Last week I was in the event: “Collaboration for sustainability – how to move forward?” hosted by the Sustainability Forum and the Sustainable Future Hub at Lund University. Since my last post I have been thinking in ways for governing complex processes such as financial inclusion, so I came to this event in hope for the final “answer”. Spoiler, I didn’t find the final answer, but a very good one I must admit.
In my last week post I finished pointing at three important discussions. Two of them that I want to bring back today. As part of my quest in understanding the ruling paradigms and powers around financial inclusion and alternative monetary models I found myself immersed in Financial Markets. Here, I believe, is where the “BIG players” are taking the decisions that define our future through the investments they make. As you might know, monetary policy in many countries is influenced by how Wall Street acts (or reacts) to different policies or events. To put make this a little more tangible, imagine how much influence could organizations such as Japan’s Government Pension Investment Fund (GPIF), which manages assets of around USD $159,215 billion (2018) or Goldman Sachs, which managed around 933 Billion have if they decided to move their investment to companies that comply to high standards of sustainability. But do they really have the power to influence policy making? I recommend you to watch the movie “Too Big To Fail” so you get some idea of what I am talking about.
Some of these actors where in the Bloomberg Business Forum talking about Climate Change and sustainability. Even though I have been following these conversations recently, for what I understand this is definitely and advance in getting sustainability in the “Game”. There are many interesting takeaways of this forum, but I want to highlight one point of a panel in which Denis Duverne (AXA), David Solomon (Goldman Sachs), and Hiro Mizuno (GPIF) participated. Through their discussion they reflected on the need for more transparent information about assets environmental impact. Solomon’s answer: “we are working on it…. but the answer is we are working on it”. However, he later suggested the need for a clearer government climate policy framework that sets the guidelines that sets the standards for the data companies must share in regard to their climate impact.
So, I want to come back again to my initial question and its relation to the event “Collaboration for sustainability – how to move forward?”. As the title of the event hints, the discussion focused on collaboration and how to achieve this by including different stakeholders. The key speakers came from IIIEE, STEPS and Venture Lab. Per Mickwitz from IIIEE gave an interesting perspective on how different agendas need to include small actors if we want to make relevant and impactful collaborations. So, it was a perfect moment to find the answer to my governance reflections: How can we get citizens point of view in discussion where not necessarily interests of the big and smaller actors are aligned? Well, he gave a good answer to a quite complex question. Transparency and communication. This might seem quite obvious, and that is why I brought the Bloomberg Business Forum to the discussion. How much transparency can actors immersed in the current economic paradigm (e.g Goldman Sachs) can allow? What are the incentives for organizations that are locked in a system they created for transforming to a more sustainable paradigm and allow small actors in the conversation? I still don’t have the answer but there is going to be an interesting workshop about “The capital market – a driving force in the transformation towards sustainable businesses?” hosted by the Sustainability Hub at LUSEM that I hope will bring some interesting perspective.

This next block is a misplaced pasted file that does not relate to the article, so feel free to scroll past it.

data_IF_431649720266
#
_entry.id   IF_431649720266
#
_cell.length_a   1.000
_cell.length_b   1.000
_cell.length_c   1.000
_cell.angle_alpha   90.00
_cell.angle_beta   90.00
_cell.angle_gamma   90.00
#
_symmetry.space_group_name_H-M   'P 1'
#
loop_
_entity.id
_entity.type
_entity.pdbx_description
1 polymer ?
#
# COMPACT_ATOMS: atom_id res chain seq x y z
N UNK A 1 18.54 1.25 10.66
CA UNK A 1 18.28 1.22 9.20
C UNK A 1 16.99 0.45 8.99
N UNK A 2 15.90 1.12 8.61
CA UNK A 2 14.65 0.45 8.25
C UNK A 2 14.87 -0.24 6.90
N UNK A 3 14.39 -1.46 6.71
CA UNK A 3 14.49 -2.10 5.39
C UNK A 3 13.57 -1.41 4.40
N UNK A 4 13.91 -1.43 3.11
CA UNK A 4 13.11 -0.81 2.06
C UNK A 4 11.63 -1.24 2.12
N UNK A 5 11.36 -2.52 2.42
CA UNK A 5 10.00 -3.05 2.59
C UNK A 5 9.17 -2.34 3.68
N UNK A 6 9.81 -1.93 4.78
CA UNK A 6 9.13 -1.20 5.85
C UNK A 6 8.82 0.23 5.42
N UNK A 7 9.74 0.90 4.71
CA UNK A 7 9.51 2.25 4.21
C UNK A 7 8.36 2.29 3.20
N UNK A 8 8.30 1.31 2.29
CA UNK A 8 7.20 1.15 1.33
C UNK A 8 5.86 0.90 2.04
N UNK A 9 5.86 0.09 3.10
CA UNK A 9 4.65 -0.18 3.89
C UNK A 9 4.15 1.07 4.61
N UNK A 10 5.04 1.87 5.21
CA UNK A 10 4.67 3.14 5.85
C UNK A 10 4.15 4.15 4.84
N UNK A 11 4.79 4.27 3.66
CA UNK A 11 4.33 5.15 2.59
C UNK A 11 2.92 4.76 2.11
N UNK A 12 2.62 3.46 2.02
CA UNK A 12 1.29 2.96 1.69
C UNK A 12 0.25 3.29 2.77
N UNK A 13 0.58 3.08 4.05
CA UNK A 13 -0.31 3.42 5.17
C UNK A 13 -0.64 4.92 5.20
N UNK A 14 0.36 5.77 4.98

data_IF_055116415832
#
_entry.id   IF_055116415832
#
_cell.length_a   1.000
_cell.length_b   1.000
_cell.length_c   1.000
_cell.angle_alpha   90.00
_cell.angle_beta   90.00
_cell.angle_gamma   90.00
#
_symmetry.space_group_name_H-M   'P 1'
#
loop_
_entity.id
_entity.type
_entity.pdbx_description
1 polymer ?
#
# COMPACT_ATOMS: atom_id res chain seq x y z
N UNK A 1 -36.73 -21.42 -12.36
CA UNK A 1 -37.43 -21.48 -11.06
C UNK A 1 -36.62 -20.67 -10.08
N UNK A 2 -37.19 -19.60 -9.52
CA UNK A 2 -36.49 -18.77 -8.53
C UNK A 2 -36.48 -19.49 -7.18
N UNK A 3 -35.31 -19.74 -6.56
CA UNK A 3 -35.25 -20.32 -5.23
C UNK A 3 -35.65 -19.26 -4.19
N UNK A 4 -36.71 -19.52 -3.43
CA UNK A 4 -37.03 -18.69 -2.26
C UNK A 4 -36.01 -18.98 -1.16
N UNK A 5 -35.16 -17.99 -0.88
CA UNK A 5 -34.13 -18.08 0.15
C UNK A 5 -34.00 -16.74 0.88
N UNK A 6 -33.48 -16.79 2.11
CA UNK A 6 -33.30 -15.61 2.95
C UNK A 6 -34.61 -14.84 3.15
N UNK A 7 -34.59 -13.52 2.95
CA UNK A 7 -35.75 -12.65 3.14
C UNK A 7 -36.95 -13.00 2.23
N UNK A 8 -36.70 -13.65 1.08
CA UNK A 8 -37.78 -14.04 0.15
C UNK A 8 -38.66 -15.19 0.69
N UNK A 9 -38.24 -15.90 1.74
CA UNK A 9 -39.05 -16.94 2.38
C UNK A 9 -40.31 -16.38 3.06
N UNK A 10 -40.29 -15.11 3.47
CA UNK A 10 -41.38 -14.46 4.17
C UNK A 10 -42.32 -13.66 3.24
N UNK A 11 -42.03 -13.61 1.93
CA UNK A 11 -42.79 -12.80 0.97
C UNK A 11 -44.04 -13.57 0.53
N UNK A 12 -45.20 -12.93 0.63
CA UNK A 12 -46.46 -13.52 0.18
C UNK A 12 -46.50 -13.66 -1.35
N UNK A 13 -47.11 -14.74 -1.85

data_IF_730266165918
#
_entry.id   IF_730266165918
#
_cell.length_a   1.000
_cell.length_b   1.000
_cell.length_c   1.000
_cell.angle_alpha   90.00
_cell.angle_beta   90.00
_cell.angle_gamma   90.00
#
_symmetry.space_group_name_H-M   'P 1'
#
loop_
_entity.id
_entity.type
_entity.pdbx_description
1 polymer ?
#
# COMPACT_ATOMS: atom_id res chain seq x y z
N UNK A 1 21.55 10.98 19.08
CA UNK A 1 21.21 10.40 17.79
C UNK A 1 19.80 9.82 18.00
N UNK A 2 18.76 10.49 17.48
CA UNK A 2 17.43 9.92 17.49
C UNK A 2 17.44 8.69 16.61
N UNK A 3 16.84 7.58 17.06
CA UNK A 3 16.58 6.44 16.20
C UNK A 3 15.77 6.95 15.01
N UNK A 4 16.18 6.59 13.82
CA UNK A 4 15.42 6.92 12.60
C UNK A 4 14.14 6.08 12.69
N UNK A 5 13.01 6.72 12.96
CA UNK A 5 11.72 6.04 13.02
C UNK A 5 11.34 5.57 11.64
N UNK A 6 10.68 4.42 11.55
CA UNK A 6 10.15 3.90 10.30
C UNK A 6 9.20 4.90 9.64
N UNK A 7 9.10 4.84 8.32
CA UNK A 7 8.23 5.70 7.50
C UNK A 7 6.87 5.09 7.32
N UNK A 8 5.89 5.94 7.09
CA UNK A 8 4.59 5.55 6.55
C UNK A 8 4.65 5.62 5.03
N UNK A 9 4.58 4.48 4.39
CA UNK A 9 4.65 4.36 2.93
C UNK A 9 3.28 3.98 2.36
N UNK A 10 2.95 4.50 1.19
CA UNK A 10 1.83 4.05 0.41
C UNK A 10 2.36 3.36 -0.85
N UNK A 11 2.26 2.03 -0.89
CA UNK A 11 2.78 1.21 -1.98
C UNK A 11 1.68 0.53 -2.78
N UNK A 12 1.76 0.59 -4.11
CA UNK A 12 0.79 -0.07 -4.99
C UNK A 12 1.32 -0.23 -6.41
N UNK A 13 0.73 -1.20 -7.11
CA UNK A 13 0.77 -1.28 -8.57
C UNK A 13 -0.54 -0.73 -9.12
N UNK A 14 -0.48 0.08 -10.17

Let’s wrap up. Governance of complex processes (e.g. monetary policy) includes many stakeholders, all of them with different and even conflicting interest. The incentives for some of the big players to “buy” the sustainability paradigm are not very clear, and thus governments might need to develop adequate accountability frameworks to re-frame the current incentives. But then how can people that are not at this level of conversation get heard? It is not clear yet, but Transparency and Communication might be a one way to follow. Perhaps Complementary Currencies could be useful to explore this idea. But can money have agency? Believe me, I am working on it.
Inspired by these reflections, in my next post I will get a little bit more into the topic of Financial Inclusion and try to connect some of the thoughts I have been working on lately, specifically in regards to Digital Money and Blockchain. By the way, if you find my posts interesting I also post in the Agenda2030 Graduate School blog, where I will focus more in the sustainability perspective, so feel free to join the conversation there as-well!
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